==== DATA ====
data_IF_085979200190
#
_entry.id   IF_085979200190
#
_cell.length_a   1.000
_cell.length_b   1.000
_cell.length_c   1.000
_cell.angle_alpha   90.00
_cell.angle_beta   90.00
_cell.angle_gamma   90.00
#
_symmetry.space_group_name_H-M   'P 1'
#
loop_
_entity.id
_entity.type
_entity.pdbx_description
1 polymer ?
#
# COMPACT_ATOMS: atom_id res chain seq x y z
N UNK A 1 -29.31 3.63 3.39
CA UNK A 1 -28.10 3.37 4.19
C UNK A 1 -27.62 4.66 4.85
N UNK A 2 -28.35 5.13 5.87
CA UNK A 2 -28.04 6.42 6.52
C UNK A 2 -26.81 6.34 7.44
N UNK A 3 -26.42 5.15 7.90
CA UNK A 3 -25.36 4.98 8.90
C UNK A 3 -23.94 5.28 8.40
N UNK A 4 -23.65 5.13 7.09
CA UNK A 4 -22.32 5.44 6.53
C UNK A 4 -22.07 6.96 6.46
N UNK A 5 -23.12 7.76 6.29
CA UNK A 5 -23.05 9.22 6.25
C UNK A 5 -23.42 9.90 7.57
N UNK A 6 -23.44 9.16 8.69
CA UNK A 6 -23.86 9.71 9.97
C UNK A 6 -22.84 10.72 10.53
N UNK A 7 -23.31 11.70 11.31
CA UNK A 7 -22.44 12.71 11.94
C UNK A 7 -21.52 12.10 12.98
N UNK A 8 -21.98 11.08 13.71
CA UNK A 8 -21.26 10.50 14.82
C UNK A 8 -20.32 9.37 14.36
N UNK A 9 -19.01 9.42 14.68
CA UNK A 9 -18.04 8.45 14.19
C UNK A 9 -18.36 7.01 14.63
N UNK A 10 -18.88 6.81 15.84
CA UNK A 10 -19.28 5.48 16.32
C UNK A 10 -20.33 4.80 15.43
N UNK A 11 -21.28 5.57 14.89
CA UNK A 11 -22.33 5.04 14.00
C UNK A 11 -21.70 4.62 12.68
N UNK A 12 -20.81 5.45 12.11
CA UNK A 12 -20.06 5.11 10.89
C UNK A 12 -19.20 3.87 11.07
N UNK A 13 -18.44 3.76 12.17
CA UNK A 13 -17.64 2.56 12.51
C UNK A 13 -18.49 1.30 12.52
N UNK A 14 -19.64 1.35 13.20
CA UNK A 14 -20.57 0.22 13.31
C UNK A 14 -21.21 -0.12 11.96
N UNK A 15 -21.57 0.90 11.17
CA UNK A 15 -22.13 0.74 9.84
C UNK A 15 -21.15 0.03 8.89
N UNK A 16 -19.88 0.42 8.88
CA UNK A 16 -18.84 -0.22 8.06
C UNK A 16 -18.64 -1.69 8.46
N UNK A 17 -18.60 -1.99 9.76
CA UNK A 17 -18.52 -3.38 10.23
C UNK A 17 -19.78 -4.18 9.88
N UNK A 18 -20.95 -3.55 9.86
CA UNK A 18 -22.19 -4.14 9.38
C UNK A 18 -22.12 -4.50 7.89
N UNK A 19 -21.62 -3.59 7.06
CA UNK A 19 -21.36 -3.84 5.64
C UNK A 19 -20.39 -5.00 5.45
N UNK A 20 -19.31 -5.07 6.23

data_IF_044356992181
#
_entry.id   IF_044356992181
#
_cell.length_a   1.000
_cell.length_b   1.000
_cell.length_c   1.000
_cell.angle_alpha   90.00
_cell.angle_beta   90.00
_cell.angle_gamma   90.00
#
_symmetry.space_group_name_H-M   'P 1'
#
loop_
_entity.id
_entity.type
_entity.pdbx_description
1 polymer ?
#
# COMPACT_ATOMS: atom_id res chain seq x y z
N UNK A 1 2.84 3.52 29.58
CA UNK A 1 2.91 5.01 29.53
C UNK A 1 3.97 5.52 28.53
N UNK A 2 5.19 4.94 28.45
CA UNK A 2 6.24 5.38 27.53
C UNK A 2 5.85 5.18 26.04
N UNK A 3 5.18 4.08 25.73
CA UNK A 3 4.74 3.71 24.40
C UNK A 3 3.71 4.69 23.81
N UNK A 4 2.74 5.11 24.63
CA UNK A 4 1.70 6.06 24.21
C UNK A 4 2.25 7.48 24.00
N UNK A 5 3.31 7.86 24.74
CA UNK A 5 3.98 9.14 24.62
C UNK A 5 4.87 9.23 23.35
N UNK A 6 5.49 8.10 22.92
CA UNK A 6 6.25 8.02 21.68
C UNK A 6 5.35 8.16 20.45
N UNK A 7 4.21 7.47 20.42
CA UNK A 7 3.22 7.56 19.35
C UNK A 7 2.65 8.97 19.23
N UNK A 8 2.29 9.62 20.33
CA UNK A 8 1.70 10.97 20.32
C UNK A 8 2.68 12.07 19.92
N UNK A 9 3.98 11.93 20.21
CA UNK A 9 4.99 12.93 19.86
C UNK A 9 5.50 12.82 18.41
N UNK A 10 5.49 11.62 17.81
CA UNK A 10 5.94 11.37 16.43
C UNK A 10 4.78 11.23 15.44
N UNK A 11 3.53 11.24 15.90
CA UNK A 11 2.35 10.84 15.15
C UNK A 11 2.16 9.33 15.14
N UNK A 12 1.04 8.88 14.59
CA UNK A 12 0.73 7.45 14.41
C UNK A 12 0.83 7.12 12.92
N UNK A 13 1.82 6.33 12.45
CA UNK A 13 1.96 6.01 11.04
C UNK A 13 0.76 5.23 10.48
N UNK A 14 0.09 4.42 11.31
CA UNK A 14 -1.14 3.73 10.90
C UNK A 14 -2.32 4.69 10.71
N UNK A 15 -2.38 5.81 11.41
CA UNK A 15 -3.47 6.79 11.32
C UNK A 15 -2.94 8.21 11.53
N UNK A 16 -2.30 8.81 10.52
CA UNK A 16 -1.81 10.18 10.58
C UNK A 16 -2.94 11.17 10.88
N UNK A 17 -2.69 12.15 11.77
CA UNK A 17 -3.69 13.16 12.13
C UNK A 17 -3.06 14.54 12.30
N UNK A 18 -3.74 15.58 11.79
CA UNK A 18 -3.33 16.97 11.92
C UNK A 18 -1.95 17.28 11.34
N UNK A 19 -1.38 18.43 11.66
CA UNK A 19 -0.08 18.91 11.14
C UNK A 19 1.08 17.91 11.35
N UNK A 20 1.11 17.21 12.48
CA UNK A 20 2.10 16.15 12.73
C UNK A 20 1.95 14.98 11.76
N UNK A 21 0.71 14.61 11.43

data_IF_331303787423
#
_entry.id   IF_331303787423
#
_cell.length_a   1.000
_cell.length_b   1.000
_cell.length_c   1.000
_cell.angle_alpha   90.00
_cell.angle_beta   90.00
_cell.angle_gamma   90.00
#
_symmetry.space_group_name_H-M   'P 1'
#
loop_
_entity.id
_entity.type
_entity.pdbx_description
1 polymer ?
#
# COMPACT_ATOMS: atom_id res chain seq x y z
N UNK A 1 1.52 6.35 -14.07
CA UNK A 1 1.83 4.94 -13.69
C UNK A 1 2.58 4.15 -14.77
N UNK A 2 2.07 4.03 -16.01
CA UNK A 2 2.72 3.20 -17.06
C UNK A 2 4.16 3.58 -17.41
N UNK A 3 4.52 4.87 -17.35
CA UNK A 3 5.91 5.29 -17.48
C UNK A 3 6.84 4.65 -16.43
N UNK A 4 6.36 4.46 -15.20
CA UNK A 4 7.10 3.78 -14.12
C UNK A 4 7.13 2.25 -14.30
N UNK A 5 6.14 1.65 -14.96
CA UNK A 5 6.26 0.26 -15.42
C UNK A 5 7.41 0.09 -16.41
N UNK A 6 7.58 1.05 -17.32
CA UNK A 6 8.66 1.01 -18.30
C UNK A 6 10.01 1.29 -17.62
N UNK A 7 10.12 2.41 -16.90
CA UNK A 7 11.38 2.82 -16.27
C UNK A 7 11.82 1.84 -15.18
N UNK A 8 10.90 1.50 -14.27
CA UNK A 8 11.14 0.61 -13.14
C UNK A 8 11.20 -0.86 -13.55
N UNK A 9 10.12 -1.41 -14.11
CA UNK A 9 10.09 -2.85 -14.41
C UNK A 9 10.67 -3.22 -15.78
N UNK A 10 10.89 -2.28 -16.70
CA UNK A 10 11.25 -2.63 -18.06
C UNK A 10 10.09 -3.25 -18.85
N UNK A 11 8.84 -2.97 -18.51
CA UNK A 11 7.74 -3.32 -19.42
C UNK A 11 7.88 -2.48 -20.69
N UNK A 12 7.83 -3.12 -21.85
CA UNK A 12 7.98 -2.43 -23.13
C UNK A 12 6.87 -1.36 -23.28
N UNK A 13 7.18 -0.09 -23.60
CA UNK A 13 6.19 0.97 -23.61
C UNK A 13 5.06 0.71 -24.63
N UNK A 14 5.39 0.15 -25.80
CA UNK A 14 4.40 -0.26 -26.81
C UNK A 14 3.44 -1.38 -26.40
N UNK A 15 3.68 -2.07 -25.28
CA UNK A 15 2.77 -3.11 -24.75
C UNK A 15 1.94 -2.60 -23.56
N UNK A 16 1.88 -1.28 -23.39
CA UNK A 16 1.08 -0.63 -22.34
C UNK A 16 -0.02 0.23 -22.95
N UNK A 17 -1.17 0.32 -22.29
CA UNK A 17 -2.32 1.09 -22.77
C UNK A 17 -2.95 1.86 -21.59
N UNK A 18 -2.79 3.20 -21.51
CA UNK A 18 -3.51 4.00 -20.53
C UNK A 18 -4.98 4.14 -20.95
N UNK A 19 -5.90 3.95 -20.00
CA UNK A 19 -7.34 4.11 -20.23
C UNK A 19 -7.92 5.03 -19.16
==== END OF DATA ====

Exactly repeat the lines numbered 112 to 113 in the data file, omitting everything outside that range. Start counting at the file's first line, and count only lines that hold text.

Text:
CA UNK A 5 3.98 9.14 24.62
C UNK A 5 4.87 9.23 23.35